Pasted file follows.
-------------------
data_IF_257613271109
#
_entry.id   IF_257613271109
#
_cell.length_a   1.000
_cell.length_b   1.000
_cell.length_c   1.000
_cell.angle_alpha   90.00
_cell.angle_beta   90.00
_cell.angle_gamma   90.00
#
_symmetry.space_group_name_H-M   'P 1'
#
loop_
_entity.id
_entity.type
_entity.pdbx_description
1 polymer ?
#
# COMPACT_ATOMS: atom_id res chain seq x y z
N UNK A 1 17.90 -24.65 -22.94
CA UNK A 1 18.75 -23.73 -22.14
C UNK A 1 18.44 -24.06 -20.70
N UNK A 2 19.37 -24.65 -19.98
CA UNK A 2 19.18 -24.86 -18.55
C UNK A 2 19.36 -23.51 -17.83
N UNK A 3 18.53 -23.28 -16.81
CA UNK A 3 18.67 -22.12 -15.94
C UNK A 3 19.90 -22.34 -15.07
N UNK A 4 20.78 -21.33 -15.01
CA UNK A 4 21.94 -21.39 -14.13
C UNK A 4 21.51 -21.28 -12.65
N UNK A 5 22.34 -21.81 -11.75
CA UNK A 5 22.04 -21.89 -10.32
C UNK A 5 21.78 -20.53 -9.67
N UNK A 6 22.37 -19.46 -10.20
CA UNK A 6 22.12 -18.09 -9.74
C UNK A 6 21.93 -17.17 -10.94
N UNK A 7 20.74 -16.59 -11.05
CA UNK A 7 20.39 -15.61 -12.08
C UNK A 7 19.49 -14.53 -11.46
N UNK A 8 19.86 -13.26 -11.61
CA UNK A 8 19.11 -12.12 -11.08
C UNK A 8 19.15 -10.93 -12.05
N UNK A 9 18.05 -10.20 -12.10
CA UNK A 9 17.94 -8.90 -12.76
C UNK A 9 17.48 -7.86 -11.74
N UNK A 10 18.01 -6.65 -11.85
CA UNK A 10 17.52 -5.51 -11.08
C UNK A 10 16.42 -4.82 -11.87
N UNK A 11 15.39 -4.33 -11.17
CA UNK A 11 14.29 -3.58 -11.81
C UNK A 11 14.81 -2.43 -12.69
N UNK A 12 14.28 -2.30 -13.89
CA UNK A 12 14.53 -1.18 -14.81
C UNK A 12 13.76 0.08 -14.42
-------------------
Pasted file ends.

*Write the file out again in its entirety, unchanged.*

data_IF_257613271109
#
_entry.id   IF_257613271109
#
_cell.length_a   1.000
_cell.length_b   1.000
_cell.length_c   1.000
_cell.angle_alpha   90.00
_cell.angle_beta   90.00
_cell.angle_gamma   90.00
#
_symmetry.space_group_name_H-M   'P 1'
#
loop_
_entity.id
_entity.type
_entity.pdbx_description
1 polymer ?
#
# COMPACT_ATOMS: atom_id res chain seq x y z
N UNK A 1 17.90 -24.65 -22.94
CA UNK A 1 18.75 -23.73 -22.14
C UNK A 1 18.44 -24.06 -20.70
N UNK A 2 19.37 -24.65 -19.98
CA UNK A 2 19.18 -24.86 -18.55
C UNK A 2 19.36 -23.51 -17.83
N UNK A 3 18.53 -23.28 -16.81
CA UNK A 3 18.67 -22.12 -15.94
C UNK A 3 19.90 -22.34 -15.07
N UNK A 4 20.78 -21.33 -15.01
CA UNK A 4 21.94 -21.39 -14.13
C UNK A 4 21.51 -21.28 -12.65
N UNK A 5 22.34 -21.81 -11.75
CA UNK A 5 22.04 -21.89 -10.32
C UNK A 5 21.78 -20.53 -9.67
N UNK A 6 22.37 -19.46 -10.20
CA UNK A 6 22.12 -18.09 -9.74
C UNK A 6 21.93 -17.17 -10.94
N UNK A 7 20.74 -16.59 -11.05
CA UNK A 7 20.39 -15.61 -12.08
C UNK A 7 19.49 -14.53 -11.46
N UNK A 8 19.86 -13.26 -11.61
CA UNK A 8 19.11 -12.12 -11.08
C UNK A 8 19.15 -10.93 -12.05
N UNK A 9 18.05 -10.20 -12.10
CA UNK A 9 17.94 -8.90 -12.76
C UNK A 9 17.48 -7.86 -11.74
N UNK A 10 18.01 -6.65 -11.85
CA UNK A 10 17.52 -5.51 -11.08
C UNK A 10 16.42 -4.82 -11.87
N UNK A 11 15.39 -4.33 -11.17
CA UNK A 11 14.29 -3.58 -11.81
C UNK A 11 14.81 -2.43 -12.69
N UNK A 12 14.28 -2.30 -13.89
CA UNK A 12 14.53 -1.18 -14.81
C UNK A 12 13.76 0.08 -14.42